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To Understand Congress' Coronavirus Deal, Stop Worrying about the Checks

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To Understand Congress' Coronavirus Deal, Stop Worrying about the Checks

December 23, 2020

The nation has been waiting eagerly for a second round of legislation to deliver economic relief to those hit hardest by the fallout from the Covid crisis. And late yesterday, news broke that an agreement had been struck and passage was imminent. Then another curveball. Trump says he won't sign the bill unless there is a larger stimulus payment: $2000 instead of $600. He was not alone in his frustration. Rather than a collective sigh of relief, the news was largely met (at least among those engaged enough to have a point of view within hours of the announcement) with disappointment and annoyance. At the crux of the dismay was the same complaint that the President voiced, a sense that the “stimulus” payments of $600, reserved for middle- and lower-income Americans, simply isn’t enough. Fortunately, those payments are just part of the package. In fact, they make up just 20 percent of the spending, with the rest largely going to programs that, at least in theory, deliver aid more directly to those who lost work, or might still lose work, due to the crisis. As with the CARES Act, much of the firepower of this new legislation comes through the expansion of unemployment insurance benefits and in the form of support intended to encourage employers to keep workers on the payroll.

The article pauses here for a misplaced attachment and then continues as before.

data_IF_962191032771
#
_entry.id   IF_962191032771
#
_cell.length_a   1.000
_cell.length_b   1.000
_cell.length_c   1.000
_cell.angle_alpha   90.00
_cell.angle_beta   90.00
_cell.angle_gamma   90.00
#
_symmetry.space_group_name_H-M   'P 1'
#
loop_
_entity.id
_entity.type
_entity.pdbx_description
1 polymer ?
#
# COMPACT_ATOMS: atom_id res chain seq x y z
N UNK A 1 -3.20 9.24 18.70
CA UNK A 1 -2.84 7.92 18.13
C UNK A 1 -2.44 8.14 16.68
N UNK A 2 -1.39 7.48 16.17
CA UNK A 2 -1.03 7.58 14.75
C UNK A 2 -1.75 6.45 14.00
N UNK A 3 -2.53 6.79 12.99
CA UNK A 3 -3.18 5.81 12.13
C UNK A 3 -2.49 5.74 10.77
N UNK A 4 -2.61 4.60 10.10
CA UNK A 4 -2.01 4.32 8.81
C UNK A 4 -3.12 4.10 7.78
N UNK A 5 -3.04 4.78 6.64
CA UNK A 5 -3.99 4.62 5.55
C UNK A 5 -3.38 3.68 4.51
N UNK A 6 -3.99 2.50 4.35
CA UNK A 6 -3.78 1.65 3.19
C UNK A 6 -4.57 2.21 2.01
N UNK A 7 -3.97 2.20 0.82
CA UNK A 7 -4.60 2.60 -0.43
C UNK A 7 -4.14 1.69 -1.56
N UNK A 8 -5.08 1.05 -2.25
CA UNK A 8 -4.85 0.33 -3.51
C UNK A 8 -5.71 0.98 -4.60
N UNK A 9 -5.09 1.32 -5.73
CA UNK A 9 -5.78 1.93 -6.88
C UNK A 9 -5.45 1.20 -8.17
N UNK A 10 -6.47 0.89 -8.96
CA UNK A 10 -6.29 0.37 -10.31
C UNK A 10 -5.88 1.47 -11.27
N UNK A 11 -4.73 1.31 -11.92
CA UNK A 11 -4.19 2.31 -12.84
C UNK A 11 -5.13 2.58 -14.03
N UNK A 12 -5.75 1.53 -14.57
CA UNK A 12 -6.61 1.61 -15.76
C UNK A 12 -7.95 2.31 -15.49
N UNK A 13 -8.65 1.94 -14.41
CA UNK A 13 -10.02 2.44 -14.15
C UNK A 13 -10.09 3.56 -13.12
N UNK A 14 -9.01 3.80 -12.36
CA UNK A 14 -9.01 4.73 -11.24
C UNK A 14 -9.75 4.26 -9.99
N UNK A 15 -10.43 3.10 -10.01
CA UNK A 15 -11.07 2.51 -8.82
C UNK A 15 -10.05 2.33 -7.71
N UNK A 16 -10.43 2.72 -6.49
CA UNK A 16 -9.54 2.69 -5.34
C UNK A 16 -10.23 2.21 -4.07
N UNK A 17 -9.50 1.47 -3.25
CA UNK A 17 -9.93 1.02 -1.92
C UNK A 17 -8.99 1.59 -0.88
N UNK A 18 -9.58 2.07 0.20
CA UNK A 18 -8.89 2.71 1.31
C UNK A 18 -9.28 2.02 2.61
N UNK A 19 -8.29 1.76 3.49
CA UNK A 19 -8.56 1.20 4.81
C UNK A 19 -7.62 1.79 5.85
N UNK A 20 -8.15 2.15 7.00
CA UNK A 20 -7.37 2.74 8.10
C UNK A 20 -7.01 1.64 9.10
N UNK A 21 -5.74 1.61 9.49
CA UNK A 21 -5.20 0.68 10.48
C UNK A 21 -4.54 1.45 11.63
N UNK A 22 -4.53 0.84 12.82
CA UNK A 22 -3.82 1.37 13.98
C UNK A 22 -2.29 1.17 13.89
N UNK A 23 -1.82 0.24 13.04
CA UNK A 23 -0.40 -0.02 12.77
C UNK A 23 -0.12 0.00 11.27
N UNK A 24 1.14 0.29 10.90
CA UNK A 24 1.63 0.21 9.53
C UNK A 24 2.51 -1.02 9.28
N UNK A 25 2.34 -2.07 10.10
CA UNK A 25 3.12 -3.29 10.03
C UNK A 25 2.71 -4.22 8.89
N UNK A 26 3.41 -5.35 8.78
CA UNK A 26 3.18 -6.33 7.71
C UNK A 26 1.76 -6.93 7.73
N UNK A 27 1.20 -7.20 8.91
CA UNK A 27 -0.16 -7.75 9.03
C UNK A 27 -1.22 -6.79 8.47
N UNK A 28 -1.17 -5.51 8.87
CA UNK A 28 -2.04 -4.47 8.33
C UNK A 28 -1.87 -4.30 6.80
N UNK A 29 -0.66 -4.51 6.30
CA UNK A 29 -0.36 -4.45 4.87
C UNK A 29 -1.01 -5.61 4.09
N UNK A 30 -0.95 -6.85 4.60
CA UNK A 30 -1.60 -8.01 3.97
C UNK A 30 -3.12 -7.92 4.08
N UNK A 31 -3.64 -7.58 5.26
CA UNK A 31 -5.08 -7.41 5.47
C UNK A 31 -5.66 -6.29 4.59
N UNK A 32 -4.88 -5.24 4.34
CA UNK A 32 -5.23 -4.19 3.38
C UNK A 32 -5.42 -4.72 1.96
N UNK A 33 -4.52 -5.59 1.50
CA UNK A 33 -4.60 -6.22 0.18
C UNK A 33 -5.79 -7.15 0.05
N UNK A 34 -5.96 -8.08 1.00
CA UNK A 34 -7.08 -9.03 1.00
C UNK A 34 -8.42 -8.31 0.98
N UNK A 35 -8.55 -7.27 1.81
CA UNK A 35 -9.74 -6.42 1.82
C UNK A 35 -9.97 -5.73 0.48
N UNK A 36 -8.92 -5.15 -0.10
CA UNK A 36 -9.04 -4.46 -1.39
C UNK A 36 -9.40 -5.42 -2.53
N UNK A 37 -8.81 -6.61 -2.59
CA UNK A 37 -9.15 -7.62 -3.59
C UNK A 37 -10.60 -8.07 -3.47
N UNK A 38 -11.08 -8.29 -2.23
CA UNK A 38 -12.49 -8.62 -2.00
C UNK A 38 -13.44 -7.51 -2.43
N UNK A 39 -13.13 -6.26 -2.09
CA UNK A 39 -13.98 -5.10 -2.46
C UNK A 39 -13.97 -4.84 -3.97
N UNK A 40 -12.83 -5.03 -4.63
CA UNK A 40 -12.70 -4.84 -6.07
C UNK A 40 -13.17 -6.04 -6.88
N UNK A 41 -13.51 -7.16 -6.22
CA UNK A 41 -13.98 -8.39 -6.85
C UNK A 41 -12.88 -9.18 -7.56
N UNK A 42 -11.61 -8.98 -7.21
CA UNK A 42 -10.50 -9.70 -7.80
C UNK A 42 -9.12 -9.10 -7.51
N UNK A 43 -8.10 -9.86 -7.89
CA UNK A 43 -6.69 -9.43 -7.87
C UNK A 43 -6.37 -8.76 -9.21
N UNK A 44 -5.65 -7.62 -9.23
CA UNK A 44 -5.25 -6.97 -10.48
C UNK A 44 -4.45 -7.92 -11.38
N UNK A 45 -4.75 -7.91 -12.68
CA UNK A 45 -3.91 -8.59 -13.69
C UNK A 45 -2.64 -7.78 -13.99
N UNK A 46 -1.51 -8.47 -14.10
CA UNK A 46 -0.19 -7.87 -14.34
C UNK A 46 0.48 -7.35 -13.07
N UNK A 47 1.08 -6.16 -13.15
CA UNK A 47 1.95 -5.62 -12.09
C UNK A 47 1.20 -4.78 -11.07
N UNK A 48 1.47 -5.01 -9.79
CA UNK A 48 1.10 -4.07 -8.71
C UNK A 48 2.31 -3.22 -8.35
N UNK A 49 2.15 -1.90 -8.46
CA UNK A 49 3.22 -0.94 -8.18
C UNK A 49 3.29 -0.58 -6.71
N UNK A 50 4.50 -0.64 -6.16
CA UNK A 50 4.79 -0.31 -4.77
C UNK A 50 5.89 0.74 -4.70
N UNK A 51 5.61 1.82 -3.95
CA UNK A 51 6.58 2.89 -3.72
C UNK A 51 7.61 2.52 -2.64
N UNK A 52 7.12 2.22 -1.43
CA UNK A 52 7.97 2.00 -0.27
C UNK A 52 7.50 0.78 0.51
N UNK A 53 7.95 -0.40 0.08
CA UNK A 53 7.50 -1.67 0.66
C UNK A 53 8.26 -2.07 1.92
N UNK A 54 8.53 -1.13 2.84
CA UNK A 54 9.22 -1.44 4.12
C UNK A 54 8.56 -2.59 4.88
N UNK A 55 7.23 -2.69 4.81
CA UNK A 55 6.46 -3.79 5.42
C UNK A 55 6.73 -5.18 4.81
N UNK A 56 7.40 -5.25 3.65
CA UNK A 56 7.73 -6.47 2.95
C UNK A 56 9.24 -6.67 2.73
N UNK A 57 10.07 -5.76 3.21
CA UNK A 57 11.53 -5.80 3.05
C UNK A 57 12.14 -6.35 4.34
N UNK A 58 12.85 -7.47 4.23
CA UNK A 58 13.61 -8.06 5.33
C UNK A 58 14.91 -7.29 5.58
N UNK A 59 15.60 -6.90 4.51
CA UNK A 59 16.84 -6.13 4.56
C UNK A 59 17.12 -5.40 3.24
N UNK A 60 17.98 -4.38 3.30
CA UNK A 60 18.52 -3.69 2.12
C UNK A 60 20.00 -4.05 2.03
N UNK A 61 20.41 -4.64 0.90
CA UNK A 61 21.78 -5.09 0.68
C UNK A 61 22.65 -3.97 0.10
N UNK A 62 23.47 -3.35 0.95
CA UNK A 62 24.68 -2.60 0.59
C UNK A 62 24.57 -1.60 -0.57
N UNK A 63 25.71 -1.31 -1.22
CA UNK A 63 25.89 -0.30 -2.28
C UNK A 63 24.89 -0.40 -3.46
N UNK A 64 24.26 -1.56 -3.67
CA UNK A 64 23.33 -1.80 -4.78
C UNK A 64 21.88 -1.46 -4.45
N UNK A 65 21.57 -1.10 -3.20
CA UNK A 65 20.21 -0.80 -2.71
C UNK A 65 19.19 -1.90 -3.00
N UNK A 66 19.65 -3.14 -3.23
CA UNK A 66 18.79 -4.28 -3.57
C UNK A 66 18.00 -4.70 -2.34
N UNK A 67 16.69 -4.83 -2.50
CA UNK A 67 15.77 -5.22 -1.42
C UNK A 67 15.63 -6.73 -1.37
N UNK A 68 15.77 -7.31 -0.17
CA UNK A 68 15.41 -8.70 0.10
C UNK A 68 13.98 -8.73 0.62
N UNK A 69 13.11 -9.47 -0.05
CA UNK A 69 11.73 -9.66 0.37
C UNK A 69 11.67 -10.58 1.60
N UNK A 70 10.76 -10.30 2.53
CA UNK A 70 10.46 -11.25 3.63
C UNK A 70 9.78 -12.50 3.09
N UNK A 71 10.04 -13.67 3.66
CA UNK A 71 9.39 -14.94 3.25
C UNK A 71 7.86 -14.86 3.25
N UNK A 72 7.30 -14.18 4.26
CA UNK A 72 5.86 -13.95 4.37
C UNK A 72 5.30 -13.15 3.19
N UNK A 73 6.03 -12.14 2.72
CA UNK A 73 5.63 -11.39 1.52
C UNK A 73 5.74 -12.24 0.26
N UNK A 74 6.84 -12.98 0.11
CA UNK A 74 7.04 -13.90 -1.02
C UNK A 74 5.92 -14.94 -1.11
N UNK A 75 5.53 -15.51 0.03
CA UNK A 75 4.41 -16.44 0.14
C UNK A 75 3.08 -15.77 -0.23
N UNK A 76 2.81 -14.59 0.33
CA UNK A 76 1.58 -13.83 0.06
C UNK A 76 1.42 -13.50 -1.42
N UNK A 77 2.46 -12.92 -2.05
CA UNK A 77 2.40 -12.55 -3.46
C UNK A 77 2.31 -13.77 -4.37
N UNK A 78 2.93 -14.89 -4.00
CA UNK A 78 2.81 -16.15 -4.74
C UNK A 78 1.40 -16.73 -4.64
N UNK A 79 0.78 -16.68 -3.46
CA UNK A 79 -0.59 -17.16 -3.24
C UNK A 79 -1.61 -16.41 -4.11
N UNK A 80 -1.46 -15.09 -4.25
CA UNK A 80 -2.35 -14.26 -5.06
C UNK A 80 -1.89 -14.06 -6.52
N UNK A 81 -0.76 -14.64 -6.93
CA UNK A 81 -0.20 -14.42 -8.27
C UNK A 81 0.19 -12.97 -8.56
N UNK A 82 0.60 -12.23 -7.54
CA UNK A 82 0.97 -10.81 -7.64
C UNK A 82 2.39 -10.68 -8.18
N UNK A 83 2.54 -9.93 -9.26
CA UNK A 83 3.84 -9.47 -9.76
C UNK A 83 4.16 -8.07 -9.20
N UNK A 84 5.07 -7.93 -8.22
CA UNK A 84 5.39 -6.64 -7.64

This new package provides for states to deliver an extra $300 per week in benefits to workers collecting unemployment insurance and extends the coverage period for workers, which was set to expire at the end of the calendar year, after it was initially extended by the CARES Act in March. This will prevent millions of Americans from falling off the personal financial cliff, something that would have occurred if the CARES Act extension of unemployment insurance benefits had been allowed to expire. 

The other significant effort to support workers comes through an expansion of the Paycheck Protection Program (PPP), which delivers potentially huge loans to employers who maintain their workforce through the crisis. Employers who borrow through the program to finance continued operations, despite depressed demand and forced or precautionary closures, and continue to employ a specified share of their workforce, stand to have the huge loans forgiven. This incentivizes employers to avoid shedding jobs and leaving people without paychecks or turning them over to the unemployment insurance rolls.